It’s not a brand new concept. This is a standard demo for many headsets. Netflix’s Meta Quest app lets you watch movies in a virtual cabin with a large screen. Bigscreen has built an entire digital cinema.Even if the content is not optimized, it can be made more immersive with the Vision Pro.
Apple’s demos were also familiar. I was able to see an ultrawide video of an NBA match, taken from above the backboard. I also saw a soccer match from atop a goal. I also saw some rhinos having fun. And I caught a moment when Alicia Keys sang in a studio. The field of view was so wide that I could turn around and see the entire band. Many headsets have these kinds of content, which is why their makers are always looking for new ways to create content that can be experienced only in virtual or augmented reality.
The Vision Pro didn’t offer much that I had not seen before. The Vision Pro is simply… better. Apple’s headset is much like a 4K TV after you have tried the Quests or HoloLenses. It has a 4K screen for each eye and low latency eye tracking. All of a sudden, everything is much sharper and detailed. All those pixels also play a major role in the $3,500 price tag of the Vision Pro. Even though you won’t get spatial audio with most of the content on the Vision Pro device, the stereo audio that is built in sounds great. It was the first time I felt I could actually watch a basketball game from this backboard angle. I didn’t even feel like I watched Alicia Keys via a screen.
The Vision Pro lets you watch movies in 4K, which is the same as upgrading from a standard TV.
The Vision Pro is the best portable viewing device I’ve tried. It’s easy to see how it would appeal to frequent flyers or people who don’t have TVs in all their rooms. It will be a problem in rooms with TVs. Do you really want to put on and turn on your headset every time you turn on the TV? How many times can you watch a movie without missing the end before you give up using the headset? What happens to external devices, such as game consoles that are essential for the TV experience. What happens when someone wants to watch something with you while you are watching it on your headset?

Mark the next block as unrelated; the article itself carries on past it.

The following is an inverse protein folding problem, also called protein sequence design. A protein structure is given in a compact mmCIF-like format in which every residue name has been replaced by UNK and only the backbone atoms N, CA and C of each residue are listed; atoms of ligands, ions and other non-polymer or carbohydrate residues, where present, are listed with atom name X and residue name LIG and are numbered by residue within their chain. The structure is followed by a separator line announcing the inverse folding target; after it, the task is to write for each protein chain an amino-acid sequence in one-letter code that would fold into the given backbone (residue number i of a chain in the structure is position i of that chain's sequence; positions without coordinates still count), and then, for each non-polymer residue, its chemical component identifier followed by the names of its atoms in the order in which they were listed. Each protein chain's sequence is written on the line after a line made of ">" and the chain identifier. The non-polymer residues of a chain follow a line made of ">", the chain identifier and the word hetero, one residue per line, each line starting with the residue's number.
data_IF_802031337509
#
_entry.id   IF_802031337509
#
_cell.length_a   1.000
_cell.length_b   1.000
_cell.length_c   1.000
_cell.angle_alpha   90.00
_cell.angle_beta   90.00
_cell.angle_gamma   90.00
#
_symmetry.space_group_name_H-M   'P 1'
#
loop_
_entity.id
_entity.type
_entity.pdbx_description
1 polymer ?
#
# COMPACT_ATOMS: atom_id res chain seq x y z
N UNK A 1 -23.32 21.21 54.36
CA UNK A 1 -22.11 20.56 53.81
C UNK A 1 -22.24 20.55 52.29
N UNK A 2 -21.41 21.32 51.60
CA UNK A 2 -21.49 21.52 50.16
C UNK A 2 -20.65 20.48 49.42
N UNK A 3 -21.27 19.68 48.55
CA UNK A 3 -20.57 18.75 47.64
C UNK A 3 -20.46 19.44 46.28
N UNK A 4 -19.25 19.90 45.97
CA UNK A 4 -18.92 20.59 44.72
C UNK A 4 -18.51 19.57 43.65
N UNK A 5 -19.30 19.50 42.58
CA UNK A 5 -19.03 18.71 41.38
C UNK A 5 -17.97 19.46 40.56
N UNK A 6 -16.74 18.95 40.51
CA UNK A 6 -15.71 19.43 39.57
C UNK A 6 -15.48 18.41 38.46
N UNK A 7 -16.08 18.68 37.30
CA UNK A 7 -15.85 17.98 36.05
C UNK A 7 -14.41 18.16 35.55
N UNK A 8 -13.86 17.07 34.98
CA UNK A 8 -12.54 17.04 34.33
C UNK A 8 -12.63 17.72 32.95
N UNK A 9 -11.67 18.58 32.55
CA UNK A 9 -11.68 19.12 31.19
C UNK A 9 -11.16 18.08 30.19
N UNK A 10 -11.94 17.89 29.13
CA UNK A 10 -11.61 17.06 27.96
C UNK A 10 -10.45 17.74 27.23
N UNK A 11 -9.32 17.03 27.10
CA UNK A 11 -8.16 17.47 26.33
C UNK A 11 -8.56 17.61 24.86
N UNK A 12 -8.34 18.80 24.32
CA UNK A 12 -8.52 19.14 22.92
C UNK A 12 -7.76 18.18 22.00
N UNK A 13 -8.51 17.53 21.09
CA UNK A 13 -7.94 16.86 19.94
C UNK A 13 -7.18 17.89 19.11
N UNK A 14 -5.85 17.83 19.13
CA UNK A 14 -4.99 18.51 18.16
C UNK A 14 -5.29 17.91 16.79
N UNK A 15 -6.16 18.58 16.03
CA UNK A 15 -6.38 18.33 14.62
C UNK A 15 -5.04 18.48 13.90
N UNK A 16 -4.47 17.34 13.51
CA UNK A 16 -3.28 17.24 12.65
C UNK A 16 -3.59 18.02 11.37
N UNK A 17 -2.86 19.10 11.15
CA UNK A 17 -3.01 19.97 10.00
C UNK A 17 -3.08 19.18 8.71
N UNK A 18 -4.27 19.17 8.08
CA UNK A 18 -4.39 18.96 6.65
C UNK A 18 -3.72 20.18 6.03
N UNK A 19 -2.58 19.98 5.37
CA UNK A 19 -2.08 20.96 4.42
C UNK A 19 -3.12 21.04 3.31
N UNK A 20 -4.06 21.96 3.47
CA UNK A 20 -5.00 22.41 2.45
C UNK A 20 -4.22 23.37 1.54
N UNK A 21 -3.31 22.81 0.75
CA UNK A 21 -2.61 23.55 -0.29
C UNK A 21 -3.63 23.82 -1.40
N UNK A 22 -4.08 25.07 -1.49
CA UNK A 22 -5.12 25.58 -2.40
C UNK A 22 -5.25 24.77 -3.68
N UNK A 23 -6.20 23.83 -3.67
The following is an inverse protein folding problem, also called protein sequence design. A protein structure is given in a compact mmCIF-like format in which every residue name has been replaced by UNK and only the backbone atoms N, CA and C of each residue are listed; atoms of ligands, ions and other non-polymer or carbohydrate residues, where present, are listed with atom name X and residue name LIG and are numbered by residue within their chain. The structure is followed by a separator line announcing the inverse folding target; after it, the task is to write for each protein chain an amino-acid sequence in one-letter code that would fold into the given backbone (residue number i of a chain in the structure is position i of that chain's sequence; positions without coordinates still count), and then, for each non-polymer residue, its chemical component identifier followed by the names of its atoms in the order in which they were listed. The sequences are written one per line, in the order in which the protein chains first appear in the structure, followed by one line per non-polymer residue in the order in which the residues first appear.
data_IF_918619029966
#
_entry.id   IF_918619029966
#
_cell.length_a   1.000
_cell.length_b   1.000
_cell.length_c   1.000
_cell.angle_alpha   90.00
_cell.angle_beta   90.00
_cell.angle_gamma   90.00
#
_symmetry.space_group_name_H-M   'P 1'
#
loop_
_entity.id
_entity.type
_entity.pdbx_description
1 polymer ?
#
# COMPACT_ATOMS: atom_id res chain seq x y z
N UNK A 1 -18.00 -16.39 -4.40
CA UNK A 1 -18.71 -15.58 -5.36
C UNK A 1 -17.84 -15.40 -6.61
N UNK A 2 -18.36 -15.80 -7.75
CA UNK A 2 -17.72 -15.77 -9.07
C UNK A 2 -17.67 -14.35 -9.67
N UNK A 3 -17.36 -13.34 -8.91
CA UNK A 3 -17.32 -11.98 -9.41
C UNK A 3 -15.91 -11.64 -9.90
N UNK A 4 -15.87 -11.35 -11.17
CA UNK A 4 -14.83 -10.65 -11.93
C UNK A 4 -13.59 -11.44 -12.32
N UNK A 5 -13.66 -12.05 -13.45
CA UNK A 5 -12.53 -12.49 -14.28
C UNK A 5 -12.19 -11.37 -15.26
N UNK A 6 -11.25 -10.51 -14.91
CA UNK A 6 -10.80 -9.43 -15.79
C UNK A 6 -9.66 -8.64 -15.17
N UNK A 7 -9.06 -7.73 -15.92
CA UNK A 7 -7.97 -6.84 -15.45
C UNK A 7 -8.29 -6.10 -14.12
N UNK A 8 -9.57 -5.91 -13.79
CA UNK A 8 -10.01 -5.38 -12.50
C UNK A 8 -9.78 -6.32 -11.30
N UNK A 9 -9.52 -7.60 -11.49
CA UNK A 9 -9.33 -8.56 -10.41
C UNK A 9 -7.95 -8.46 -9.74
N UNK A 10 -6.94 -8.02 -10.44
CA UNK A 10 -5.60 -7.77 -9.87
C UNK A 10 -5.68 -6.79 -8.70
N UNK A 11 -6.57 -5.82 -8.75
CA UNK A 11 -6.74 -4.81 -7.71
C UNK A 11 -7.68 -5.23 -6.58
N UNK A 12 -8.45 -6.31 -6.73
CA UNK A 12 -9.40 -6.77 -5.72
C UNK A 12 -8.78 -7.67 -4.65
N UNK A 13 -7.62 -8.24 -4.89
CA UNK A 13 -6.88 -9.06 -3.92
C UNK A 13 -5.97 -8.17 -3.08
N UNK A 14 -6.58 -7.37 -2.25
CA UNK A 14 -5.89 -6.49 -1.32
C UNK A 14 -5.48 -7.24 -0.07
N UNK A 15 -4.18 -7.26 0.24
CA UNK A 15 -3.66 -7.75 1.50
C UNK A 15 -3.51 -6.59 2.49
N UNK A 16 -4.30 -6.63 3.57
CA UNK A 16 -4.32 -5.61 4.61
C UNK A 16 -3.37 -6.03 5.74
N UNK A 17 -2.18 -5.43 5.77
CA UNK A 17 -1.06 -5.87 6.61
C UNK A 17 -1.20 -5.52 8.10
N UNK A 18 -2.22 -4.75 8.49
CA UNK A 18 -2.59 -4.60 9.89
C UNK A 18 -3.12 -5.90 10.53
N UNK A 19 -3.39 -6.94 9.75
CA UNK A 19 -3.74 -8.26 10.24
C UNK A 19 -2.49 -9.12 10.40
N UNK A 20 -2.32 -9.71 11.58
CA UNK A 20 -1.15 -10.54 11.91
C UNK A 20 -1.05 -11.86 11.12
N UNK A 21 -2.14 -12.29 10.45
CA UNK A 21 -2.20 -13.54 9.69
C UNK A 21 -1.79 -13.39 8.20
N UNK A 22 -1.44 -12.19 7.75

In general, people tend to watch what is convenient in the easiest way. This is why you may find yourself on the couch watching YouTube videos on your phone in front of a big screen TV. The fact that you have to strap a headset on your head is not convenient. This raises the bar for quality.
There are still many months before the Vision Pro ships, so there will be many questions that need to be answered. The streaming platforms will need to decide whether they want to create immersive environments for their apps, or just ship light-adapted iPad apps. Apple will certainly use Apple TV Plus to push the envelope. But in the early stages of visionOS I doubt that many other streaming platforms would devote huge resources to a niche product.
Apple has not done a good job explaining why you would wear the Vision Pro for several hours each day. Apple hasn’t revealed anything about the device’s functionality outside of its very specific and controlled demos. Apple has built its first television: a screen which can be of any size and move anywhere. It also plays almost anything.
Mark Zuckerberg used TVs in 2016 to explain his vision of virtual and augmented realities. He said that many things we consider physical today, such as a television for displaying images, would be $1 AR apps. His vision is still far off — the glasses, the virtual worlds and the lifelike avatars. A half-hour spent with the Vision Pro convinced that I may be giving up my TV set sooner than I had thought.